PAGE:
CCOG for SOC 214A Fall 2022
- Course Number:
- SOC 214A
- Course Title:
- Illumination Project I: Interactive Social Justice Theater
- Credit Hours:
- Lecture Hours:
- Lecture/Lab Hours:
- Lab Hours:
Addendum to Course Description
Students in this course will create live interactive theater performances (based on Theater of the Oppressed forum theater) that will be toured throughout PCC campuses with some community performances. The performances are geared toward creating a campus and community climate that is inclusive and respectful of all people’s culture, ethnicity, class, gender and sexual orientation, and other diversity. This course is a required component of The Illumination Project.
Intended Outcomes for the course
Upon completion of the course students should be able to:
- Explain social contexts and the diversity of human thought and experience through the application of methods of inquiry and analysis.
- Describe how individual life experiences are influenced by social institutions using the sociological imagination and sociological perspective.Use appropriate social research methods to demonstrate the consequences of systemic oppression (racism, sexism, classism, heterosexism etc) on social groups and society.
- Reflect on the processes that shape and address social problems while locating oneself within social contexts and connecting personal biography and social status with societal issues.
- Describe people, cultures and communities from backgrounds different than themselves.
- Demonstrate respect for diversity, critical thinking, and collaboration by participating as active citizens in their societies and communities, demonstrating respect for diversity, critical thinking, and collaboration.
Social Inquiry and Analysis
Students completing an associate degree at Portland Community College will be able to apply methods of inquiry and analysis to examine social contexts and the diversity of human thought and experience.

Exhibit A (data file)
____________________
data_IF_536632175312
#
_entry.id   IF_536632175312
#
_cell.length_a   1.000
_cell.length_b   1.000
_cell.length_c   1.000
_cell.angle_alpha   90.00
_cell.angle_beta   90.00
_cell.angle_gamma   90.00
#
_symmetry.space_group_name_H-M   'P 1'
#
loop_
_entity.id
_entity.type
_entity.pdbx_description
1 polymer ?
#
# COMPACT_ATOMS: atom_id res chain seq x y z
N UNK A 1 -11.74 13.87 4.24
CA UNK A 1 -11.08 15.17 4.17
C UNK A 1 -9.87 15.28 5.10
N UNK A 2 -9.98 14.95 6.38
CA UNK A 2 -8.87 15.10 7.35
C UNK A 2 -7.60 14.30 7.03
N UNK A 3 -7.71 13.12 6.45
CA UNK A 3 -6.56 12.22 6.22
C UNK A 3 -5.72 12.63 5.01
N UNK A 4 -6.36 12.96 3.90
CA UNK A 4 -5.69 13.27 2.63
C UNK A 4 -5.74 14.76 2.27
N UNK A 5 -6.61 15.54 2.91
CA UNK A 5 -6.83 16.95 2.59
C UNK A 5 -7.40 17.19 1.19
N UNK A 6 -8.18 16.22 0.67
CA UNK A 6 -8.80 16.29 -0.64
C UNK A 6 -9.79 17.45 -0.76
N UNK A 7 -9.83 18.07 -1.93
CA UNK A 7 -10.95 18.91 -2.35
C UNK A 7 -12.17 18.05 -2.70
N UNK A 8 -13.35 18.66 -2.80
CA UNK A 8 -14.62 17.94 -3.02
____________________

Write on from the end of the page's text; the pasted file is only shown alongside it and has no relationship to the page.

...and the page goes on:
General education philosophy statement
Sociology offers a unique perspective that helps us understand how our lives are connected to each other and the larger society. Sociologists use scientific methods to study how societies are organized, why they change, and the different ways that social forces impact people’s lives. The sociological perspective allows us to understand personal troubles as public issues, through the power of social contexts, with varying structures, cultures, and groups shaping our opportunities, attitudes, behaviors, and identities. Theater of the Oppressed’s Forum theater provides a venue for community members to use theater as a way of promoting dialogue and problem solving around social forces that negatively impact specific cultures and groups.
We hope that the careful study of society will empower our students to develop the insights, empathy, and skills to analyze and address social issues such as systemic oppression.
Outcome Assessment Strategies
In addition to following guidelines for assessing General Education outcomes, instructors will assess student learning of course-level outcomes by using various assessment tools, per instructor discretion, such as:
Class participation in discussions and/or in small groups (on-line or on campus)
Short analytical homework assignments on specific concepts or issues
Response papers or journals reflecting on life experiences or social events
Research papers, using analyses of academic sources (i.e., signature assignments)
Quizzes and/or exams
Oral histories and interviews
Oral or video presentations
Community-based learning projects, involving learning objectives, service to community, and reflection
Group research and presentation projects
Additional assignments, as deemed appropriate for assessment of learning objectives
Course Content (Themes, Concepts, Issues and Skills)
The concept of culture that includes personal background, social norms and values as well as dominant and subordinate culture located within U.S. society.
Sociological perspectives related to social problems and the distinction between personal troubles and social problems.
Social institutions, including the economy, government, family, education, religion, healthcare, and media
The impact of social institutions on different categories of people, including social class, race/ethnicity, sex, age, sexuality, ability, and/or regions.
Social stratification and systems of inequity (racism, classism, sexism, heterosexism, anti-semitism, ableism etc.).
Connecting lived experience to culture, social structures and systems of inequity.
Challenges and opportunities for social change
Interactive theater as a vehicle for exploring societal structures and opportunities for social change.